I have thought a lot about how I got here. And the one thing I can't help but think is making the biggest difference in my life is service. When I very first met with my Stake President 4-5 months ago and outlined everything that was going on, he challenged me to find ways to serve my family, my community and my fellow man. To get outside myself. Addiction, all addiction, is self serving. It turns me inward towards selfishness and putting my own needs first. So any type of service and putting others first is a wonderful way to break the cycle.

I genuinely enjoy coming home after a long day at work and cooking dinner for my family or doing the dishes. My favorite days off now involve cooking breakfast for my wife and working for a few hours in the lawn. I have also been doing a lot more service in regards to recovery work. I have been facilitating or group leading 2 recovery meetings a week. In addition, tomorrow night we will be filling in for the couple that leads the family support meetings in this area. It is a wonderful experience and has given me great appreciation for the men and women who have given of their time for so many years to organize and serve in the many meetings I have attended. It feels good to give back.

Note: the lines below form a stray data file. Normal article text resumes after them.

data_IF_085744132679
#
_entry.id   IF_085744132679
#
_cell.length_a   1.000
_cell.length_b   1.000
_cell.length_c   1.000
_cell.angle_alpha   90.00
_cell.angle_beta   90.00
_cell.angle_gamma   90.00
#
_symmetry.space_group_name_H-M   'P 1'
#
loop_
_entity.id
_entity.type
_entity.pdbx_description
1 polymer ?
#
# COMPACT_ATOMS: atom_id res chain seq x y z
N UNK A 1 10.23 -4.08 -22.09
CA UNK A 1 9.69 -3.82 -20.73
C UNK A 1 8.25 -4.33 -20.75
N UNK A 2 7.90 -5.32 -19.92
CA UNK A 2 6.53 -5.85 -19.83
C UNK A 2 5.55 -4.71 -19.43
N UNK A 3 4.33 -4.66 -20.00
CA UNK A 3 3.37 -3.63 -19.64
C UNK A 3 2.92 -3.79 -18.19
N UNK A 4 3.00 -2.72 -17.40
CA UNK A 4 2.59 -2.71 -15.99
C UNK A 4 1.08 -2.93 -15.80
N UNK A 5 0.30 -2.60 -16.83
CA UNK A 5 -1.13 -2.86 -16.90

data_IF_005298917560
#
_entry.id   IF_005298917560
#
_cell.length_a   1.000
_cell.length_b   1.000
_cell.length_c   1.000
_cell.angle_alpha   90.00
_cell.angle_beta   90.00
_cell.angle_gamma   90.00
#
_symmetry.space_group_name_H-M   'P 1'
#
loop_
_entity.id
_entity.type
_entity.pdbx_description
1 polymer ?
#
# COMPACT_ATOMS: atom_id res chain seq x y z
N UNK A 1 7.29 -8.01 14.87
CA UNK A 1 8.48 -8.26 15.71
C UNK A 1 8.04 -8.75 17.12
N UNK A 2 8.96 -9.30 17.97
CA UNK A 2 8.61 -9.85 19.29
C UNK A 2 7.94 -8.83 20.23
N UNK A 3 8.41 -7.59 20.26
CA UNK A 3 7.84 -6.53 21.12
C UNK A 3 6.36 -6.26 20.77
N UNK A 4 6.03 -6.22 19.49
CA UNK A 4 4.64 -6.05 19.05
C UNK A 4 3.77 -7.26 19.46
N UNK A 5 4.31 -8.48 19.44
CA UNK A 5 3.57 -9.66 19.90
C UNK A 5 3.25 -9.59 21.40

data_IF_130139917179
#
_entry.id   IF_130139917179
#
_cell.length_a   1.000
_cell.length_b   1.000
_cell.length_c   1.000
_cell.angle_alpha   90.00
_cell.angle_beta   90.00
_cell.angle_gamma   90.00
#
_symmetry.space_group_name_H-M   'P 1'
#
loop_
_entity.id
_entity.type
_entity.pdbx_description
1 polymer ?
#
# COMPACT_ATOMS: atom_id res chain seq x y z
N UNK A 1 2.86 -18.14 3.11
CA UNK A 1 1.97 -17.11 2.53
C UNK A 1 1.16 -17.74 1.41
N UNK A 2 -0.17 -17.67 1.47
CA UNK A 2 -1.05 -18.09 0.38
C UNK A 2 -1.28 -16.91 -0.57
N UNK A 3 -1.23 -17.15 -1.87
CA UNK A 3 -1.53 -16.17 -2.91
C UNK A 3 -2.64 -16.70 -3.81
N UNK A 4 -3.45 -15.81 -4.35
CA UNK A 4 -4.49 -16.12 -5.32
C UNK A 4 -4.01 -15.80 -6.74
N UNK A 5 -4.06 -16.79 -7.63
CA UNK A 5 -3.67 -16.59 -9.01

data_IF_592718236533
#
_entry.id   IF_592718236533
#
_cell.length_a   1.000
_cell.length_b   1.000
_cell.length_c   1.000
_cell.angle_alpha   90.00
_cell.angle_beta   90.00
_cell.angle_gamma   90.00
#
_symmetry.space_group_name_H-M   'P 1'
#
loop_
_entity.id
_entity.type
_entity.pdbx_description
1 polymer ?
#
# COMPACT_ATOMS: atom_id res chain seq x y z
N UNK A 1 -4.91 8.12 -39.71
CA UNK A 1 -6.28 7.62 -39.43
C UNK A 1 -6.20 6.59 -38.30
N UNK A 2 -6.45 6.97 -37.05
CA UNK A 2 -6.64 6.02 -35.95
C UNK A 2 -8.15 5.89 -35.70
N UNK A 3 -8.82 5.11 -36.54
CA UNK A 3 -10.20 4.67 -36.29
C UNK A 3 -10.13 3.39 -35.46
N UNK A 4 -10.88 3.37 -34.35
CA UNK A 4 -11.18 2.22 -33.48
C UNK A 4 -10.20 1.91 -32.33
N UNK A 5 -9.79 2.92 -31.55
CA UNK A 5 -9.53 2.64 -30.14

I know that when I am serving others and putting the needs and happiness of those I love above my own that I end up happier as well. I know that I am blessed for my efforts. I recall my former Bishop and good friend telling me a few years back that some days he would get home after a long day of work and be frustrated if things were a mess at home. He told me he had to decide one day. "I can get into a fight with my wife and get into comparisons about who works more and whose turn it is to clean the house or I can just choose to love my wife and serve her and do the dishes." He then testified that he was always happier when he chose to serve. I have found this to be true in my life as well. I know that I am happier and my family relationships are stronger when I choose to serve and love them.

God is good. Life isn't perfect but it is still pretty amazing. I still fall down at times but I know it is worth it to get back up and keep going. So I keep going. One day at a time!

Wednesday, May 6, 2015

The Healing Power of Music

So the past few days have been a bit of a roller coaster.  My work schedule has been all over the place.  The weather has been crazy and we have had a lot going on as a family.  The net result of all of this is I haven't always been getting enough sleep.  This can be a paralyzing problem for an addict.  Being overly tired can lead to major problems.  I have learned this the hard way on may occasions.